When thinking about the short work of Andrés Neuman one word comes to me: joy. In all of his stories, no matter how dark or emotive, you see an author at work who loves the exploration of the power of the short story. In his meta fictions it is most obvious he is fascinated by language and story, but even when looking at the loss of a parent, or the hazing of young recruit, I find a belief in the power of just a few pages to create fragments of a larger world that exists just at the edge of the page. If one is willing to engage in the search, the varied stories of this collection will show a writer who is both capable of literary invention and bringing out the power of the little moments his characters experience, both profound, brief, and, thankfully, absent edifying epiphanies. In Neuman’s hands, a short story is where one goes to work out a single idea, often quite short. The joy is in that search, the experience of being in the story and finding the same potential in it that he does.
The first story, Happiness, completely captures the joy in Andrés’ work. In it the narrator, Marcos, relates how he would like to be like Cristobal:
He is my friend; I was going to say my best friend, but I have to confess he is the only one.
At first it is an innocuous statement or friendship. But Marcos continues to describe how he envies Cristobal because he sleeps with his wife. From the story descends into the hapless monologue of a man who wants to take control of something he’ll never control. It is the kind of inversion of control that can show up in Neuman’s work, where the expected is reversed.
Happiness shows the reversal in a more overt and comedic way, where as Delivery takes a more lyric turn, following the alternating anguish and joy of a man right before his first child is born. He flies from idea to idea, never falling into sentimentality, yet finding in the coming a birth both a union with the new life, his and the child’s, and separation with his old one. Neuman deftly captures the anxiety and excitement at such a moment, and the translation deftly captures the wild exuberance of the one sentence that twists and double backs on itself, leaving the reader in a twisting labyrinth of emotion.
Included within are two stories that pay homage to Borges’ ideas. In one he describes a literary lecture by Borges where all the participants come dresses in gold clothing. The lecture itself is uninteresting and unimportant. What matters is that as a group they left an impression on Borges. The story is an echo of a Borges’ quote, I am going to cause a tiger,” and the story ends as the narrator notes that the audience caused a tiger. It’s a story that expands a Borges idea, both in the sense of a literary essay and the creation of the literary character, Borges. It is indicative of a fascination with the work of Borges and his interest in the writer himself.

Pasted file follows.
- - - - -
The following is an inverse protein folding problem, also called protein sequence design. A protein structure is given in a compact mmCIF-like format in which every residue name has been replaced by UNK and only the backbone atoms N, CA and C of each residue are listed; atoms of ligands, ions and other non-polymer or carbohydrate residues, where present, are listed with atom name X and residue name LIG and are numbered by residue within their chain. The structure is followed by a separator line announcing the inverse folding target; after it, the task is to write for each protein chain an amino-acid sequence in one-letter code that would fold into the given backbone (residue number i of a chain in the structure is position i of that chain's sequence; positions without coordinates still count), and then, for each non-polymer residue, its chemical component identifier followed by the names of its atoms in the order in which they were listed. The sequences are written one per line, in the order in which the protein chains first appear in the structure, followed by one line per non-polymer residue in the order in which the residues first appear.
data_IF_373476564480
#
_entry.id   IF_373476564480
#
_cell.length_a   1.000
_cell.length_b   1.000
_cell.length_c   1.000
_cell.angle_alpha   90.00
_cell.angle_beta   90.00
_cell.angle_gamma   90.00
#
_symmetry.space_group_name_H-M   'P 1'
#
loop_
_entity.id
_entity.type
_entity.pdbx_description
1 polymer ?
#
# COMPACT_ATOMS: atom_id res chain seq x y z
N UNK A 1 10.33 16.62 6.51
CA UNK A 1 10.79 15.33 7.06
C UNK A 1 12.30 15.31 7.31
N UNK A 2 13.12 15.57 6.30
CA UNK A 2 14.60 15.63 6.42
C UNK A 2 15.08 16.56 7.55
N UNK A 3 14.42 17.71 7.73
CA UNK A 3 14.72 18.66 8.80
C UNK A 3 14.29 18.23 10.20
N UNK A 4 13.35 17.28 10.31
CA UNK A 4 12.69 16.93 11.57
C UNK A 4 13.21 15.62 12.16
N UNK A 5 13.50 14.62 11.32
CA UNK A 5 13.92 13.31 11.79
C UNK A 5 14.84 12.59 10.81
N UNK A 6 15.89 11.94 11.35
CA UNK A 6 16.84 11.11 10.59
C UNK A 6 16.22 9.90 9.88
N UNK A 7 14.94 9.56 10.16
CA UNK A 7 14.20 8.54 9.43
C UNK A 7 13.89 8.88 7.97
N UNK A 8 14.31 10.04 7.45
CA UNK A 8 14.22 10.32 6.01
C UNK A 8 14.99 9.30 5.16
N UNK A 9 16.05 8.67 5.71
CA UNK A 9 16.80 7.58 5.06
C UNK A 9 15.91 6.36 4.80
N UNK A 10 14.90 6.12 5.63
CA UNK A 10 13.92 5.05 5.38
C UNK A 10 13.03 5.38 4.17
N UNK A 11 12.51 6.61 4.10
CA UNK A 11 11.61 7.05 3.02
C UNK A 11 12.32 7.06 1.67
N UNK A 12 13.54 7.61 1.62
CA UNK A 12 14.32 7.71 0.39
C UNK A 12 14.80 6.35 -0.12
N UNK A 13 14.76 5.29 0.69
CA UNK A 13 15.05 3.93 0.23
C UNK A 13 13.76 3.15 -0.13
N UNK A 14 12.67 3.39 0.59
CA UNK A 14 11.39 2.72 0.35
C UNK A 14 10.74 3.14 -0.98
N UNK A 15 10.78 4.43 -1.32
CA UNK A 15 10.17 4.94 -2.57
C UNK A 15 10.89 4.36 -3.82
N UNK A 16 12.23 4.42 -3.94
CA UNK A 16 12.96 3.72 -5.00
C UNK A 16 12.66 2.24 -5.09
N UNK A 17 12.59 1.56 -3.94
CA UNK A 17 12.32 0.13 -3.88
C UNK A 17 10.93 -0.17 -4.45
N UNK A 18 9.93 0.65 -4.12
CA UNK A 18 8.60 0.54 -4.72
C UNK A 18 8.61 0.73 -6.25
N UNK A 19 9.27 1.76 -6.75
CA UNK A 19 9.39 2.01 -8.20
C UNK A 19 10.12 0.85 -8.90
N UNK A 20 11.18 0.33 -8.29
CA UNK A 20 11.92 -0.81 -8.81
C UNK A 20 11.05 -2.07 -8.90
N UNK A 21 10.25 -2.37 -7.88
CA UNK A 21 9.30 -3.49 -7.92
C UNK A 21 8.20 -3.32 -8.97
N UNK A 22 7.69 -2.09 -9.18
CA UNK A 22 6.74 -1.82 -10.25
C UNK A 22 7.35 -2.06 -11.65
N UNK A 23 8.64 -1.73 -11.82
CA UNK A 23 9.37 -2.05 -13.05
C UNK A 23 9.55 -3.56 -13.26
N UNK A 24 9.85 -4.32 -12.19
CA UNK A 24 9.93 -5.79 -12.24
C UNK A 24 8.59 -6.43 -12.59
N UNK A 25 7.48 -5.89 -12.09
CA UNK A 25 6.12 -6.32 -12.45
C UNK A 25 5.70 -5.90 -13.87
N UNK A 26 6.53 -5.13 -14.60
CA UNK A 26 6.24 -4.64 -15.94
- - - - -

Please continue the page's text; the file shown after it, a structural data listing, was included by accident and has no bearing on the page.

The Poem -Translating Machine follows on another theme that you kind find in “Pierre Menard, Author of the Quixote”. In the story, a poet tries to have one of his poems translated. The translation is a disaster, but instead of trying again, he asks a friend to translate the translation. Although the results are unimpressive and don’t match his work, he continues to pass the various translation on to other translators, going back and forth between the various languages. Eventually, a translator returns a poem to him that is just like his. While, Menard republishes the same thing and it is just the times that make it seem different, here it is the different approaches to language that shifts the meaning and brings out the fluidity of language, making both the point that translation is near impossible, and any writing, even in its original is open to many shifting meanings. It is one Neuman’s celebratory explorations of language and writing, one that makes it clear that he takes a great interest in how meaning shifts.
The Things We Don’t Do collects stories that have appeared in four Spanish language collections of short stories (links are to my reviews, and include descriptions of some of the stories included within): Hacerse el muerto, Alumbramiento, El ultimo minuto, and El que espera. (My one complaint with this collection is there is no indication which story came from which collection) It is divided into several sections, but follow the typical Neuman pattern: stories that are less meta, more interested in character and relationships; literary commentary that can explore a literary idea or just celebrate literature; and epigrams about writing short stories, which are a must read for any short story writer, even if you don’t agree with all of them. In The Things We Don’t Do, the weighting is towards the first type, but every type of story gets its due. My only other complaint is I would have liked to have seen the inclusion of Policial cubista (Cubist Police Officer), which is one of my favorite stories, but that is a small thing. The translation is sharp and well done. The only thing I took exception to was the use of the word “wimp” in Man Shot, instead of the stronger gay epithet that appears in the original and gives a deeper meaning to the story.
The Things We Don’t Do is an excellent introduction to the short stories of Andrés Neuman and will reward any reader with a delightful array of stories.